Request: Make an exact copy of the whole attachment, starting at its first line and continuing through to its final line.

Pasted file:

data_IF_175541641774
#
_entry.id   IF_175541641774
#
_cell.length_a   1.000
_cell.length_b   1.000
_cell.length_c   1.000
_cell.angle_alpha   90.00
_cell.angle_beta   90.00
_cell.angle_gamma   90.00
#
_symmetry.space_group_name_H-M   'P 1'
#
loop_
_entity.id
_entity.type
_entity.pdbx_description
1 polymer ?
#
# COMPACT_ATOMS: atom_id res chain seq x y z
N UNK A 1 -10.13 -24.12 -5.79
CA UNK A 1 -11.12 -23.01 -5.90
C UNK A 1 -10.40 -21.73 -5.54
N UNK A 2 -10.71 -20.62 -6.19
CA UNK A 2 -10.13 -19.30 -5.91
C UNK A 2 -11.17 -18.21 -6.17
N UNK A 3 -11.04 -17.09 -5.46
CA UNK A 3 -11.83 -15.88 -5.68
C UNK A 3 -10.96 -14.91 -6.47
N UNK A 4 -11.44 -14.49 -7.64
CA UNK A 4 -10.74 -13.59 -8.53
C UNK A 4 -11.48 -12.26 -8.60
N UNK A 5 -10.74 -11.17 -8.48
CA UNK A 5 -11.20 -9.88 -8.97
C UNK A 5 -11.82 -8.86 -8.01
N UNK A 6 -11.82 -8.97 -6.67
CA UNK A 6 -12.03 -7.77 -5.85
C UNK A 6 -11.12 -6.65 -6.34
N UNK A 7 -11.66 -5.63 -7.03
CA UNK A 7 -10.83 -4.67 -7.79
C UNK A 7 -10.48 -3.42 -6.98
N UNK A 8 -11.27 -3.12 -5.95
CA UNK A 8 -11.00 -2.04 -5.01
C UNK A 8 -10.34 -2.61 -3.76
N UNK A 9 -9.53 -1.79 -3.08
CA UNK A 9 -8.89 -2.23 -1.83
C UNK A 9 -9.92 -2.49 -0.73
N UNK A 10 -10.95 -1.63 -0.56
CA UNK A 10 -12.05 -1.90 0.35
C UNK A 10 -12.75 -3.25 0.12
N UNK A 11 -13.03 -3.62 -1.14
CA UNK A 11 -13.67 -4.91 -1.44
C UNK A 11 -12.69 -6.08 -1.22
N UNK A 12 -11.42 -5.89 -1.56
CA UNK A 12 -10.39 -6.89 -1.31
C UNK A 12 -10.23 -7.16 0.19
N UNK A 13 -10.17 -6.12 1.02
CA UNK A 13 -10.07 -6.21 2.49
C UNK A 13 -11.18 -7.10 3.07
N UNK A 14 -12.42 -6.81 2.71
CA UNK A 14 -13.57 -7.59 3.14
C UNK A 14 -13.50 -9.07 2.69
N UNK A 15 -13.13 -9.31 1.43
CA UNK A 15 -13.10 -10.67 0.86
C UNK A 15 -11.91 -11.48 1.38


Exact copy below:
data_IF_175541641774
#
_entry.id   IF_175541641774
#
_cell.length_a   1.000
_cell.length_b   1.000
_cell.length_c   1.000
_cell.angle_alpha   90.00
_cell.angle_beta   90.00
_cell.angle_gamma   90.00
#
_symmetry.space_group_name_H-M   'P 1'
#
loop_
_entity.id
_entity.type
_entity.pdbx_description
1 polymer ?
#
# COMPACT_ATOMS: atom_id res chain seq x y z
N UNK A 1 -10.13 -24.12 -5.79
CA UNK A 1 -11.12 -23.01 -5.90
C UNK A 1 -10.40 -21.73 -5.54
N UNK A 2 -10.71 -20.62 -6.19
CA UNK A 2 -10.13 -19.30 -5.91
C UNK A 2 -11.17 -18.21 -6.17
N UNK A 3 -11.04 -17.09 -5.46
CA UNK A 3 -11.83 -15.88 -5.68
C UNK A 3 -10.96 -14.91 -6.47
N UNK A 4 -11.44 -14.49 -7.64
CA UNK A 4 -10.74 -13.59 -8.53
C UNK A 4 -11.48 -12.26 -8.60
N UNK A 5 -10.74 -11.17 -8.48
CA UNK A 5 -11.20 -9.88 -8.97
C UNK A 5 -11.82 -8.86 -8.01
N UNK A 6 -11.82 -8.97 -6.67
CA UNK A 6 -12.03 -7.77 -5.85
C UNK A 6 -11.12 -6.65 -6.34
N UNK A 7 -11.66 -5.63 -7.03
CA UNK A 7 -10.83 -4.67 -7.79
C UNK A 7 -10.48 -3.42 -6.98
N UNK A 8 -11.27 -3.12 -5.95
CA UNK A 8 -11.00 -2.04 -5.01
C UNK A 8 -10.34 -2.61 -3.76
N UNK A 9 -9.53 -1.79 -3.08
CA UNK A 9 -8.89 -2.23 -1.83
C UNK A 9 -9.92 -2.49 -0.73
N UNK A 10 -10.95 -1.63 -0.56
CA UNK A 10 -12.05 -1.90 0.35
C UNK A 10 -12.75 -3.25 0.12
N UNK A 11 -13.03 -3.62 -1.14
CA UNK A 11 -13.67 -4.91 -1.44
C UNK A 11 -12.69 -6.08 -1.22
N UNK A 12 -11.42 -5.89 -1.56
CA UNK A 12 -10.39 -6.89 -1.31
C UNK A 12 -10.23 -7.16 0.19
N UNK A 13 -10.17 -6.12 1.02
CA UNK A 13 -10.07 -6.21 2.49
C UNK A 13 -11.18 -7.10 3.07
N UNK A 14 -12.42 -6.81 2.71
CA UNK A 14 -13.57 -7.59 3.14
C UNK A 14 -13.50 -9.07 2.69
N UNK A 15 -13.13 -9.31 1.43
CA UNK A 15 -13.10 -10.67 0.86
C UNK A 15 -11.91 -11.48 1.38